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Great Lakes Region: Roles of Weathering, Erosion & Glaciation

Instructor: Amy Lange

Amy has taught university-level earth science courses and has a PhD in Geology.

The Great Lakes and their surrounding region were shaped by the most recent ice sheet advances. This lesson is going to examine how glaciers can alter the landscape and the resulting features you see.

America's Great Glaciation

If you had to pick one word to describe the landscape of the Great Lakes region, you'd probably pick 'flat'. You'll find lots of lakes in that area of the U.S., but very few large hills. The area's distinctive flat topography is due to ice sheets that covered the midwestern United States from approximately 85,000 to 16,000 years ago.

These ice sheets -- also known as glaciers -- basically acted like nature's bulldozers. As ice sheets flowed over the earth, they pushed the dirt and underlying rock in front of and to the sides of the ice. This action, coupled with the drainage under and around the glaciers, produced some of the characteristic features we see in the Great Lakes Region.

Glaciers are bodies of ice that show internal deformation and flow under the force of gravity. Currently, glaciers are either constrained to mountain ranges or the limited continental glaciers as seen in Greenland and Antarctica. During periods called ice ages, the continental glaciers grow to cover larger portions of the earth, starting from the poles. The most recent one of these periods that affected the U.S. was the Wisconsin Glaciation from approximately 85,000 to 16,000 years ago.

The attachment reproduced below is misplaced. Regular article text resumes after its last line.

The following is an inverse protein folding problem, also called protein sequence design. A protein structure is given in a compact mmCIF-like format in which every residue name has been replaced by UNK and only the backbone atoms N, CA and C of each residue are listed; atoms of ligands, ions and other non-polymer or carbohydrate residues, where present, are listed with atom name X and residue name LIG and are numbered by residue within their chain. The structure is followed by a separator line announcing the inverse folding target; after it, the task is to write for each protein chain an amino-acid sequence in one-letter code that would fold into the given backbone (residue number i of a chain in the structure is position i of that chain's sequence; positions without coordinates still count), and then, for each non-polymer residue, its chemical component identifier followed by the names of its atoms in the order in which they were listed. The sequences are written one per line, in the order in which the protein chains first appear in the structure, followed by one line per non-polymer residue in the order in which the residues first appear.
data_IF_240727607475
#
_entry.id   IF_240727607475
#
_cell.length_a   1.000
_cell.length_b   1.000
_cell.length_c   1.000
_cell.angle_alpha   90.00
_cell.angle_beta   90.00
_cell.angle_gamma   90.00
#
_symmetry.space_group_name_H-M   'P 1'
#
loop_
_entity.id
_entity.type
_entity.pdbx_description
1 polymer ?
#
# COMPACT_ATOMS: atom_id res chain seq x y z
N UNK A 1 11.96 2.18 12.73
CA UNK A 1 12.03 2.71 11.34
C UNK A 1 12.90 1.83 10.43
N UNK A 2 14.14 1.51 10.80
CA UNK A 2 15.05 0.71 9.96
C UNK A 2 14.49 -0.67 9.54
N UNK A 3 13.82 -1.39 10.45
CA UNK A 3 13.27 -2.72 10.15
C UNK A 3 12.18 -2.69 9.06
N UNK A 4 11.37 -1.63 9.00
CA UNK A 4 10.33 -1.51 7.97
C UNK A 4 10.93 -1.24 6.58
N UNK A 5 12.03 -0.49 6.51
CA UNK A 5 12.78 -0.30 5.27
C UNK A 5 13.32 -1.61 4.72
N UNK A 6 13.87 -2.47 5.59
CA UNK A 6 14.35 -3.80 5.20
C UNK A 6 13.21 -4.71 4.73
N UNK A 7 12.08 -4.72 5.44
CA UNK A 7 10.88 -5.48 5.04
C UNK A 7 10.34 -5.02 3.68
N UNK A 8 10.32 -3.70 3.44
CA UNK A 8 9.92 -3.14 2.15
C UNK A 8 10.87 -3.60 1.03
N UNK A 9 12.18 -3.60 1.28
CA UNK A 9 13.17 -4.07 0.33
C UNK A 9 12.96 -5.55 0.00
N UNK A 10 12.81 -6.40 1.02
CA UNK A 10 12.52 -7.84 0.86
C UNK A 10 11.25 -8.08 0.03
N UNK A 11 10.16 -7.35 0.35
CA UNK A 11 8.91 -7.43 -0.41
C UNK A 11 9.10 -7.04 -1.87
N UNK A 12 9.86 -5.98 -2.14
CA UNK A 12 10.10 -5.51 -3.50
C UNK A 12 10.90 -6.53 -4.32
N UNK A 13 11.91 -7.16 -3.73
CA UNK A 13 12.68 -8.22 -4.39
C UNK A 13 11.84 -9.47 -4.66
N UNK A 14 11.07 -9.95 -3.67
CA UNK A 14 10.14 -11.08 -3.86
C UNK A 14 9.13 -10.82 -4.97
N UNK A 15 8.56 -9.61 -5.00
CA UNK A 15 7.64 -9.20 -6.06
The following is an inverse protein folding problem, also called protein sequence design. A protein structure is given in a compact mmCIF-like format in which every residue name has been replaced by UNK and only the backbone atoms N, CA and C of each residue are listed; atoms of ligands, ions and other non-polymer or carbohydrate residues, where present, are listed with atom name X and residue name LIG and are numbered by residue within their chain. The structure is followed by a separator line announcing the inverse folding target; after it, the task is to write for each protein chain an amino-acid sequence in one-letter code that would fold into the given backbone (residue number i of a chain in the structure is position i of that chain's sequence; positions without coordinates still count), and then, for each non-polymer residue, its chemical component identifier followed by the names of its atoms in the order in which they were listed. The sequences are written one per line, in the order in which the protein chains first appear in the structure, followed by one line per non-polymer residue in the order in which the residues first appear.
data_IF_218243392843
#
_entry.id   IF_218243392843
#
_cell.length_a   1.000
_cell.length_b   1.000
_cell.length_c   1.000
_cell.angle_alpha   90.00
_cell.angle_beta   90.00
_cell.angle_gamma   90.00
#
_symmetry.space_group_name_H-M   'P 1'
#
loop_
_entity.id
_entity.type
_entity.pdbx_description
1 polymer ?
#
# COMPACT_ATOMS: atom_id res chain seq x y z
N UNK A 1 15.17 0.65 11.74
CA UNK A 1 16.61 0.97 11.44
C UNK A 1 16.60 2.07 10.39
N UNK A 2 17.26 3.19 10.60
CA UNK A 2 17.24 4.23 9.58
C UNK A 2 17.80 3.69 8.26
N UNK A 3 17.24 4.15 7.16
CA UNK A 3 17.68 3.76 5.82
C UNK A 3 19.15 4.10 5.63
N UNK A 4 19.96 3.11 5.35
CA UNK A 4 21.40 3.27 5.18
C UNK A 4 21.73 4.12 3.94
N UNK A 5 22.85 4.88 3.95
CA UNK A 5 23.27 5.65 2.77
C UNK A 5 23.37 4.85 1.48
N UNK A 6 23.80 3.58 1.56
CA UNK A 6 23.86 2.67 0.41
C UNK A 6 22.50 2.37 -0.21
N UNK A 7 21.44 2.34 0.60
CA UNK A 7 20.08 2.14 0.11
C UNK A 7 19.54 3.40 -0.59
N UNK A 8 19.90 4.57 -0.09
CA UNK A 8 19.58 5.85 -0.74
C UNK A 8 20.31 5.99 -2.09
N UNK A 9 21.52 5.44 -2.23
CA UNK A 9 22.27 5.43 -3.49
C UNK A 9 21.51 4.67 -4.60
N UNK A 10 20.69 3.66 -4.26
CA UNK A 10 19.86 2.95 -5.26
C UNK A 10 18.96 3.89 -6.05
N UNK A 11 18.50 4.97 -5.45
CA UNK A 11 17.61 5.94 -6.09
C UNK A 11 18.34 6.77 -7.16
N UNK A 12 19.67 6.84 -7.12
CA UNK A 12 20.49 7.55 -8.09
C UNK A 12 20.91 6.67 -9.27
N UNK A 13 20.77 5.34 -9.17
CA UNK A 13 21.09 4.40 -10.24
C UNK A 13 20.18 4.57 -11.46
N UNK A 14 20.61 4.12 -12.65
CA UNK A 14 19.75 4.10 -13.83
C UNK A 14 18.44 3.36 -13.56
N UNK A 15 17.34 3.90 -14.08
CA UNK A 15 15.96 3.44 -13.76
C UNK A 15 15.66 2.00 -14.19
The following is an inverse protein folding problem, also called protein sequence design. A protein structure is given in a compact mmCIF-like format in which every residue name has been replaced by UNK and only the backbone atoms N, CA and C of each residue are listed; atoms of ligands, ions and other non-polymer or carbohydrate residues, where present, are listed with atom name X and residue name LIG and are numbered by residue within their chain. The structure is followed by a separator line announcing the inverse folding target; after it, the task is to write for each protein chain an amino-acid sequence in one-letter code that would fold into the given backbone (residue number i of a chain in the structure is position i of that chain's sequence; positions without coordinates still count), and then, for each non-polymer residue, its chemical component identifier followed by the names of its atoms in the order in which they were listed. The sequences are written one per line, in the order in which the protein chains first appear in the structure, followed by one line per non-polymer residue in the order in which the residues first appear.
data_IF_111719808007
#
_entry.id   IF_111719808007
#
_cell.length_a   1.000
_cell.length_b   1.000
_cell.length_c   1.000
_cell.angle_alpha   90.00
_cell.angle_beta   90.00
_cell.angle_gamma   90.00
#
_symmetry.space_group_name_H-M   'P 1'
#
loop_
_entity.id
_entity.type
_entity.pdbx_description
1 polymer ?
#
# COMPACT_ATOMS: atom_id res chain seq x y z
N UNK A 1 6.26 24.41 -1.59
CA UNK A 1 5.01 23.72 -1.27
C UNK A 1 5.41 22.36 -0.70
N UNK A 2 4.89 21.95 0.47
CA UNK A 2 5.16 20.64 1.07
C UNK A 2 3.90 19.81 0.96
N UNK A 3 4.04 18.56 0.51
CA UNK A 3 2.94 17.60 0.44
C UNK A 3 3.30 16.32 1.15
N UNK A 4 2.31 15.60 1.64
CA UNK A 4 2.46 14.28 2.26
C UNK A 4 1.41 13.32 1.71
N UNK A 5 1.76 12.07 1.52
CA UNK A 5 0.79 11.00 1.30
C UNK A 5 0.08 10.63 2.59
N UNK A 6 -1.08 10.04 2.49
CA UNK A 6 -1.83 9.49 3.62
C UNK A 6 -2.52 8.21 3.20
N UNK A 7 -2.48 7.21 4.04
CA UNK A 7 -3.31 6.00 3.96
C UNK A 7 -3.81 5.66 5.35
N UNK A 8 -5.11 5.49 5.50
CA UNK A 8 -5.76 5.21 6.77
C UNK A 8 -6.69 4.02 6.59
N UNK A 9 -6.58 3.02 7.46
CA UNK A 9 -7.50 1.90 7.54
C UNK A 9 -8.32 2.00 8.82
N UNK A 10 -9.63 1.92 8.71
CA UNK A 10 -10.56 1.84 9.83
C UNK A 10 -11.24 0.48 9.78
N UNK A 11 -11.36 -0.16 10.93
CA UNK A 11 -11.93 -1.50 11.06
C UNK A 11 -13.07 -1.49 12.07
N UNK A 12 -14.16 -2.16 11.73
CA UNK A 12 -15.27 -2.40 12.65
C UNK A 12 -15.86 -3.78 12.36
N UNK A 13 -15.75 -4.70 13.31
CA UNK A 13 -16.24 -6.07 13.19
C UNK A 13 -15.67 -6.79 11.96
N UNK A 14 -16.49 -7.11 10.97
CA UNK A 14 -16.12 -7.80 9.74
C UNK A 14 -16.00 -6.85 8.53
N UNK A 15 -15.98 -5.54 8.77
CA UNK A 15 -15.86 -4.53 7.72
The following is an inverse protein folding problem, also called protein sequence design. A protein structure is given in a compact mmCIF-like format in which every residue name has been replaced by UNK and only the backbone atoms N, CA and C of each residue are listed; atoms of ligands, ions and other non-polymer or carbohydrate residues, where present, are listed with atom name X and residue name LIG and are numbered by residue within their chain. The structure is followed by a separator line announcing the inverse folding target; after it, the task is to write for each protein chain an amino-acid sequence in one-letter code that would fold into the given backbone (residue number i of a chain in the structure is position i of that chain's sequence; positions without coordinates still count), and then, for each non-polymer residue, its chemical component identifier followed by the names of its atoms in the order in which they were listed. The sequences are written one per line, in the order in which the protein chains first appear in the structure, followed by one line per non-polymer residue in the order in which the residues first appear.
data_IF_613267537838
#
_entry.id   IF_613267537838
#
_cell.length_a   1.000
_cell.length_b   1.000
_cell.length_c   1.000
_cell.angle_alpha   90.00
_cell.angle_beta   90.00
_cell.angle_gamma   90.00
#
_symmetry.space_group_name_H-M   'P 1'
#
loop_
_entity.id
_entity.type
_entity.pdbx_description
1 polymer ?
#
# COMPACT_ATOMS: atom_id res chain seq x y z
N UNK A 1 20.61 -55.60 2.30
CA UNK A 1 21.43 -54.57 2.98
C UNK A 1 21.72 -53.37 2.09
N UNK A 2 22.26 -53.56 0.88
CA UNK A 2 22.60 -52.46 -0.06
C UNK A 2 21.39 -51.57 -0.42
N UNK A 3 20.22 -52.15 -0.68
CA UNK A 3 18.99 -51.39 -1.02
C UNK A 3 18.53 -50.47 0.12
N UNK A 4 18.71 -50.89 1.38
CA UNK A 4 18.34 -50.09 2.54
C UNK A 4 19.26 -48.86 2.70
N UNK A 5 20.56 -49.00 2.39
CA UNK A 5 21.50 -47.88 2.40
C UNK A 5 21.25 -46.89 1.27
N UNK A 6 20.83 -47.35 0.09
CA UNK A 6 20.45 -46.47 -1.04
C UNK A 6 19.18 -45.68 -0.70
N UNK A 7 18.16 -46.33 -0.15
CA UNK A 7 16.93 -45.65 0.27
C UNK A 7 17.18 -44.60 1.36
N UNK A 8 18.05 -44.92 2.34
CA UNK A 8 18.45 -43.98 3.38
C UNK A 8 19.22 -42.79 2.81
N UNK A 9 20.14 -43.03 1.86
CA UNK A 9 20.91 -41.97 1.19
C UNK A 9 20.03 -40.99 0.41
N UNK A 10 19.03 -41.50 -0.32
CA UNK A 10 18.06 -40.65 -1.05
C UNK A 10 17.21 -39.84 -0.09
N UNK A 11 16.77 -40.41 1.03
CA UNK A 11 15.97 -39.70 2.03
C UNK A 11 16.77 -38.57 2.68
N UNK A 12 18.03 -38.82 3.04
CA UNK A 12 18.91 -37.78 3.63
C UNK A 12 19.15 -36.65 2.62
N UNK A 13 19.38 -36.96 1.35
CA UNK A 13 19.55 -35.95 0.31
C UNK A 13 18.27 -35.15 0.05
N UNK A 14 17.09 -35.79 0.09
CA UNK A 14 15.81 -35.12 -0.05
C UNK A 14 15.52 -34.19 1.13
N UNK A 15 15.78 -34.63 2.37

One lobe of the continental glacier on Greenland
Greenland glacier

Glacial Advance and Erosion

But how, exactly, did glaciers shape the Great Lakes region? Well, much of it was due to glacial advance and erosion. When a glacier flows across a landscape, initially the tremendous weight and force of the ice will push the underlying dirt and rock out of the way. This bulldozer reaction creates moraines, which are mounds of dirt and rock that are formed in front of and on the sides of the glacier as it flows. In fact, moraines are one of the main ways that geologists track glacial advances because they mark the farthest location that a glacier traveled.

Terminal moraine at the end of a glacier
Moraine at the end of a glacier

Otherwise, the glacier creates a flat landscape during advance. When the glacier begins to retreat, meltwater reworks the relocated soil to create interesting landscapes beneath and adjacent to the glacier. These glacial deposits are some of the only topography that is found in this region.

Glacial Retreat and Deposition

Beneath melting glaciers, streams carry soil and rock outward in tunnel features. Once the glacier has totally melted, these streams leave behind a hill of coarse gravel called an esker.

Long sinuous esker left behind from an ancient glacier
Grass covered esker

There are two types of lakes that can form as glaciers retreat: kettle lakes and moraine-dammed lakes. Kettle lakes form when chunks of ice are left behind after a glacier has melted away, and they eventually also melt to form steep-sided lakes. Moraine-dammed lakes form when meltwater is trapped behind the moraine left behind at the end of a retreating glacier.

The Great Lakes actually began as moraine-dammed lakes. The area was already a depression, but the glaciers further scoured out these future lakes. As the ice retreated, the meltwater filled in the depressions, which were further supported by the moraines holding in the water, much like dams.

Moraine-dammed lake trapped by the moraine in the lower left corner of the photo
Glacially dammed lake

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